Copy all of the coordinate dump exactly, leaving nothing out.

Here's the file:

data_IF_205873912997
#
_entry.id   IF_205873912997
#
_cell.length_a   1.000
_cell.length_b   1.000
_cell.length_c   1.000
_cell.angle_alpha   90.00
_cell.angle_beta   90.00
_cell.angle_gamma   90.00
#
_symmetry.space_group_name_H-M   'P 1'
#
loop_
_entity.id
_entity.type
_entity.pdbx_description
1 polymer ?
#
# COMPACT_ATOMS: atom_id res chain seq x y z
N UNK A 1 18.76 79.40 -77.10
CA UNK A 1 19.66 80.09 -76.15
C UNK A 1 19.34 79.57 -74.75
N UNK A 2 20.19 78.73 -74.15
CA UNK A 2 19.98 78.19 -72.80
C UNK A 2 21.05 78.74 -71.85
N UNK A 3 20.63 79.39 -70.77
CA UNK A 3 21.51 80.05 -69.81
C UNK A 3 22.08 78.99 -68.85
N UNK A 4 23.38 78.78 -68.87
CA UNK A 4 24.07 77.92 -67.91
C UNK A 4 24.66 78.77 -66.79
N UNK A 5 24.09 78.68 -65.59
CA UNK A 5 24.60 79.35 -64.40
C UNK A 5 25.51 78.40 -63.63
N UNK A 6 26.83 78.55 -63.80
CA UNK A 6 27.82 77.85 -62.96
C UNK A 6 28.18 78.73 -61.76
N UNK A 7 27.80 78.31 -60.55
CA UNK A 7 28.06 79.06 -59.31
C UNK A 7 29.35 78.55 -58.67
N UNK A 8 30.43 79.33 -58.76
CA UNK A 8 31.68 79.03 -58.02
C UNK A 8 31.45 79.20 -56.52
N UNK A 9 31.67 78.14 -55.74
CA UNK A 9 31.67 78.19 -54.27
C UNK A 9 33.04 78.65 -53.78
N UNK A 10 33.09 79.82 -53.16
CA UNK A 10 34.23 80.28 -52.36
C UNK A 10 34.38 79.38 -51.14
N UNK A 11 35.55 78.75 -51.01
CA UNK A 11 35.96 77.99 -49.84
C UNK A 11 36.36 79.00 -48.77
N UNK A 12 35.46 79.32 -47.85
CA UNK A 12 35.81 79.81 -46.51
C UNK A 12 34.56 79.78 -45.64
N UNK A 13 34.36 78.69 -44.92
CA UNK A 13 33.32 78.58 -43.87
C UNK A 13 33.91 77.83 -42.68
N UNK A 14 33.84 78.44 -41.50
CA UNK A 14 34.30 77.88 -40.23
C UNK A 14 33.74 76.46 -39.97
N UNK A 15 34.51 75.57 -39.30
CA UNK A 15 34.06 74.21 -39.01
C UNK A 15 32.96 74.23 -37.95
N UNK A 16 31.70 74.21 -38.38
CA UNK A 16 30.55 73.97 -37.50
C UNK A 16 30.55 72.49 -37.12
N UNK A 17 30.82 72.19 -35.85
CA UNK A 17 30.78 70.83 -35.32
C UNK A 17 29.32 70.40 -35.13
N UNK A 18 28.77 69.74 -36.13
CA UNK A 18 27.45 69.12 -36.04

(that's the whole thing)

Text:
data_IF_205873912997
#
_entry.id   IF_205873912997
#
_cell.length_a   1.000
_cell.length_b   1.000
_cell.length_c   1.000
_cell.angle_alpha   90.00
_cell.angle_beta   90.00
_cell.angle_gamma   90.00
#
_symmetry.space_group_name_H-M   'P 1'
#
loop_
_entity.id
_entity.type
_entity.pdbx_description
1 polymer ?
#
# COMPACT_ATOMS: atom_id res chain seq x y z
N UNK A 1 18.76 79.40 -77.10
CA UNK A 1 19.66 80.09 -76.15
C UNK A 1 19.34 79.57 -74.75
N UNK A 2 20.19 78.73 -74.15
CA UNK A 2 19.98 78.19 -72.80
C UNK A 2 21.05 78.74 -71.85
N UNK A 3 20.63 79.39 -70.77
CA UNK A 3 21.51 80.05 -69.81
C UNK A 3 22.08 78.99 -68.85
N UNK A 4 23.38 78.78 -68.87
CA UNK A 4 24.07 77.92 -67.91
C UNK A 4 24.66 78.77 -66.79
N UNK A 5 24.09 78.68 -65.59
CA UNK A 5 24.60 79.35 -64.40
C UNK A 5 25.51 78.40 -63.63
N UNK A 6 26.83 78.55 -63.80
CA UNK A 6 27.82 77.85 -62.96
C UNK A 6 28.18 78.73 -61.76
N UNK A 7 27.80 78.31 -60.55
CA UNK A 7 28.06 79.06 -59.31
C UNK A 7 29.35 78.55 -58.67
N UNK A 8 30.43 79.33 -58.76
CA UNK A 8 31.68 79.03 -58.02
C UNK A 8 31.45 79.20 -56.52
N UNK A 9 31.67 78.14 -55.74
CA UNK A 9 31.67 78.19 -54.27
C UNK A 9 33.04 78.65 -53.78
N UNK A 10 33.09 79.82 -53.16
CA UNK A 10 34.23 80.28 -52.36
C UNK A 10 34.38 79.38 -51.14
N UNK A 11 35.55 78.75 -51.01
CA UNK A 11 35.96 77.99 -49.84
C UNK A 11 36.36 79.00 -48.77
N UNK A 12 35.46 79.32 -47.85
CA UNK A 12 35.81 79.81 -46.51
C UNK A 12 34.56 79.78 -45.64
N UNK A 13 34.36 78.69 -44.92
CA UNK A 13 33.32 78.58 -43.87
C UNK A 13 33.91 77.83 -42.68
N UNK A 14 33.84 78.44 -41.50
CA UNK A 14 34.30 77.88 -40.23
C UNK A 14 33.74 76.46 -39.97
N UNK A 15 34.51 75.57 -39.30
CA UNK A 15 34.06 74.21 -39.01
C UNK A 15 32.96 74.23 -37.95
N UNK A 16 31.70 74.21 -38.38
CA UNK A 16 30.55 73.97 -37.50
C UNK A 16 30.55 72.49 -37.12
N UNK A 17 30.82 72.19 -35.85
CA UNK A 17 30.78 70.83 -35.32
C UNK A 17 29.32 70.40 -35.13
N UNK A 18 28.77 69.74 -36.13
CA UNK A 18 27.45 69.12 -36.04